Holding that it was a fundamental principle of natural justice that the other side, which is likely to be affected by a proposed action, is afforded a chance to be heard, the Madras High Court has recalled its own 2007 order on a Public Interest Litigation (PIL) that struck down the donors’ quota at the Anna University.
“Hear the other side before he is affected has become the ordinary rule.... the persons, who are likely to be affected by the proposed action, must be afforded an opportunity of being heard as to why that action should not be taken,” the first bench comprising acting Chief Justice R K Agrawal and Justice T Raja held in a review petition filed by the Alagappa Chettiar Educational Trust and Dr Prema Srinivasan, granddaughter of late Chinnaswami Rajam who founded the Madras Institute of Technology (MIT).
The matter pertains to a PIL filed in 2006 by one Goodluck Rajendran, which sought a CBI probe into alleged irregularities committed by former Vice Chancellor D Viswanathan.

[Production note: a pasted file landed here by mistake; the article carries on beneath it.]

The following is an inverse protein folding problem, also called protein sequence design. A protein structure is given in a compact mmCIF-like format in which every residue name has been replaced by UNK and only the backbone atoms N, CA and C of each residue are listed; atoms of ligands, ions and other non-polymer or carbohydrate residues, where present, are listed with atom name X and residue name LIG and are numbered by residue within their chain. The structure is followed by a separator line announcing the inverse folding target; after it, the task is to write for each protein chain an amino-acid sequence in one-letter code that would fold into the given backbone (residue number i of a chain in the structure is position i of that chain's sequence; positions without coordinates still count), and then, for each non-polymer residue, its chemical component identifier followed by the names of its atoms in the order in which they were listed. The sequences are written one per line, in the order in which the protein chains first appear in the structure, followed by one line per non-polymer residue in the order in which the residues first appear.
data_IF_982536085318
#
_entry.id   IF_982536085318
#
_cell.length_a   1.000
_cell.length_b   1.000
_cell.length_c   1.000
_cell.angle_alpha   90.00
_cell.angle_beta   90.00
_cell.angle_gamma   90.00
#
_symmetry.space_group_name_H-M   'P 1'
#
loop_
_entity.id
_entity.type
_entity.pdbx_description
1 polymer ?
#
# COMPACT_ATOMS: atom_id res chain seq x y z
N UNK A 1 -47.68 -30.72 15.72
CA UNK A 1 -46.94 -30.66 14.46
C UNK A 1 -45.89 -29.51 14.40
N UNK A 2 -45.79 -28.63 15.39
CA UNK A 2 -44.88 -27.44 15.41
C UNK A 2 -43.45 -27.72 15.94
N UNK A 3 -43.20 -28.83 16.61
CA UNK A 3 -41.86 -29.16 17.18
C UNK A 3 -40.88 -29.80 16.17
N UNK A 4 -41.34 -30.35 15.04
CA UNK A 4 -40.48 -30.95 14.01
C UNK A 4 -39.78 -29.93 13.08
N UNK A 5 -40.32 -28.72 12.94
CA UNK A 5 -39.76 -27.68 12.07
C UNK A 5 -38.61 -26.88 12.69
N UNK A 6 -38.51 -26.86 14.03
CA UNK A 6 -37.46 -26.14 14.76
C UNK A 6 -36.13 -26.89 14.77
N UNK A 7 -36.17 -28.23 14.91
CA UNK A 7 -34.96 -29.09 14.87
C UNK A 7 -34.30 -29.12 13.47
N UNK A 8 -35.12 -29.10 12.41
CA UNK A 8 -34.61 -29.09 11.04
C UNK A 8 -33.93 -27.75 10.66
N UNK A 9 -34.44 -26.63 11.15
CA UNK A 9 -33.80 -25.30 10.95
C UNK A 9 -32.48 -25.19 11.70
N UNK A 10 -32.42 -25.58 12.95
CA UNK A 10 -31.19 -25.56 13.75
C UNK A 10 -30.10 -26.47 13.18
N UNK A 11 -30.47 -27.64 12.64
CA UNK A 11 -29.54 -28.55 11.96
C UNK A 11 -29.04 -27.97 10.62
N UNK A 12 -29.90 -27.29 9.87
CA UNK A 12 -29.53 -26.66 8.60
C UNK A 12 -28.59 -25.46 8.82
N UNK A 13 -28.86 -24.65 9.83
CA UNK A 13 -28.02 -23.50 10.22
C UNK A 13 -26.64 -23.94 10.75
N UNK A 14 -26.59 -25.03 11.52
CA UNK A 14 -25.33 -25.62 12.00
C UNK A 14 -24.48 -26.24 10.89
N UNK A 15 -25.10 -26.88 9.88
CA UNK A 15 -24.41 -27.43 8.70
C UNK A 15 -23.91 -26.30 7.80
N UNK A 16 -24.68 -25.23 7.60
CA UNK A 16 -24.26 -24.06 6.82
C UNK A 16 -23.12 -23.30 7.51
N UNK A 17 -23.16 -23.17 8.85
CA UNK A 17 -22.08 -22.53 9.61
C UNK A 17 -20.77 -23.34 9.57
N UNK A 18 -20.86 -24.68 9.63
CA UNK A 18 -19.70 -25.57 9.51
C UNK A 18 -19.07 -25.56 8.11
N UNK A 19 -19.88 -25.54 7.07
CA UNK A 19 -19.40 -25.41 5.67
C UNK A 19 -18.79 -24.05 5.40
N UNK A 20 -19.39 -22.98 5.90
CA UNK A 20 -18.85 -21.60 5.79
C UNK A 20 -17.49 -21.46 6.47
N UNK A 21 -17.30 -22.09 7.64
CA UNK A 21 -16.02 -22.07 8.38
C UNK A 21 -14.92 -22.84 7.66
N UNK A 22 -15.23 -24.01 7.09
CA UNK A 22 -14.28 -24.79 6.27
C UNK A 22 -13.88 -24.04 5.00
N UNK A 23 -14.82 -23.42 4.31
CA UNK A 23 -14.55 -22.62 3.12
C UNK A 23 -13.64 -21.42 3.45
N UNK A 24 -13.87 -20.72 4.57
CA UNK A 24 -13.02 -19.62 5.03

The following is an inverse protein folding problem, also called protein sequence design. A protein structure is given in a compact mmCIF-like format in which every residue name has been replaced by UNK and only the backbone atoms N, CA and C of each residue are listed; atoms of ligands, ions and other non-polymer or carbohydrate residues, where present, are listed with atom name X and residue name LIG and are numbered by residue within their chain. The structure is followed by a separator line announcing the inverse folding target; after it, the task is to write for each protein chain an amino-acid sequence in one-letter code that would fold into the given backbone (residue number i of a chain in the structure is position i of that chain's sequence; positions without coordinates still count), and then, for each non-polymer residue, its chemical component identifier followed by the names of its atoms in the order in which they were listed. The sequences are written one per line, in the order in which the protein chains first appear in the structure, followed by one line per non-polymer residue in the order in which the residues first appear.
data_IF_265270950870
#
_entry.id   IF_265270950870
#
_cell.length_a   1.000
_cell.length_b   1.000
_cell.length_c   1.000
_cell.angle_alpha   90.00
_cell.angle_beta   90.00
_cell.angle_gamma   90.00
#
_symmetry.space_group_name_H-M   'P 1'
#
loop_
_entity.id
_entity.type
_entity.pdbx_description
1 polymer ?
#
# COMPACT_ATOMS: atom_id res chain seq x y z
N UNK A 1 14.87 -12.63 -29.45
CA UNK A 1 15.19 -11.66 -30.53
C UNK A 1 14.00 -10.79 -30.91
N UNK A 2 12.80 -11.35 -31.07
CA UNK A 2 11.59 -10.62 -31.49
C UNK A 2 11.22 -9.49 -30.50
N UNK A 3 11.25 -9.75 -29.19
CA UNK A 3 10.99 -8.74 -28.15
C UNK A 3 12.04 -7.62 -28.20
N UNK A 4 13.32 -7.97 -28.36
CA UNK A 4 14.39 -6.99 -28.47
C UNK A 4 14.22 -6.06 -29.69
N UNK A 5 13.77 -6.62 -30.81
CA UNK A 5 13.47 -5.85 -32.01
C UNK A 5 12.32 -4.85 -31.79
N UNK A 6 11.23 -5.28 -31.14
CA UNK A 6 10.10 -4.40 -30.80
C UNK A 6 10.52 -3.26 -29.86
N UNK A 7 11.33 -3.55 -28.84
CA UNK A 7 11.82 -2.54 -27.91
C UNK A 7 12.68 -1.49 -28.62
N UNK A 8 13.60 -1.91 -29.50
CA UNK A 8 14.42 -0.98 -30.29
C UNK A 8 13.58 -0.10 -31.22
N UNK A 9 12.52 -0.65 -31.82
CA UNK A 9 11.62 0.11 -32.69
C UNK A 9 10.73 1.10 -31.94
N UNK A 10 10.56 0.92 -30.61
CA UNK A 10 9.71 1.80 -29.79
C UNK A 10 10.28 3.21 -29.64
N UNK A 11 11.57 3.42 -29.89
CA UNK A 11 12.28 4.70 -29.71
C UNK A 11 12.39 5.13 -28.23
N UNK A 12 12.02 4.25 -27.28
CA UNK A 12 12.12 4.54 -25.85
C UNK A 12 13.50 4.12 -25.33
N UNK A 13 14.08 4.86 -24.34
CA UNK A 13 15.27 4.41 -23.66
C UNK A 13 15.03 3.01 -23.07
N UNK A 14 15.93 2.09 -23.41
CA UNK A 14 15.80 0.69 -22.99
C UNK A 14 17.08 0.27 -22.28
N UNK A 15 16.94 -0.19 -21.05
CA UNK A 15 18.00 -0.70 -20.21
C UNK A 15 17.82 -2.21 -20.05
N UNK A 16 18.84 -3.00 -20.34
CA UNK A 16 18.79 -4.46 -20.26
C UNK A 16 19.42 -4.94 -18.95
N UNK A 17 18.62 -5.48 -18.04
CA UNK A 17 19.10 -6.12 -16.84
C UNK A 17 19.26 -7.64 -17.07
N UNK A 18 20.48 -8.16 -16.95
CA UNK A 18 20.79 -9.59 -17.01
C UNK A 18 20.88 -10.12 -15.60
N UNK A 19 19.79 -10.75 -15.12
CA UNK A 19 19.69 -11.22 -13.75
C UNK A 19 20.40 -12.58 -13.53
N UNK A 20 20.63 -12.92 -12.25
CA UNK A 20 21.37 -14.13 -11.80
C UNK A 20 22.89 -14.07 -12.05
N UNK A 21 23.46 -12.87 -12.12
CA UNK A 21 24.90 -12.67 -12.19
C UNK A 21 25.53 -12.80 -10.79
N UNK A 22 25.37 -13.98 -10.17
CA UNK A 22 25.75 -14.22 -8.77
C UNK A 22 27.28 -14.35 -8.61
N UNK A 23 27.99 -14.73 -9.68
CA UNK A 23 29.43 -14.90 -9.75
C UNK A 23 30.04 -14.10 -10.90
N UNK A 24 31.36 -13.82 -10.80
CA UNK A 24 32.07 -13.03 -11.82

In the 2006 writ petition, a bench of Chief Justice A P Shah and Justice P Jyothimani struck down the donors’ quota then prevalent, terming it against the Constitution.
Under the quota, the founders of the Alagappa College of Technology and the MIT were given the right to nominate 10 and five students respectively for admissions every year. This was done apparently in recognition of the large tracts of land donated for the institutions by late Alagappa Chettiar and Chinnaswamy Rajam.
However, the bench had passed the orders without serving notice to the founders. This meant that the case had been adjudicated without impleading the founders, who were largely affected by that order.
Though the founders filed a Special Leave Petition (SLP) before the apex court challenging the order, it was dismissed for default. They then approached the High Court with the current review petition.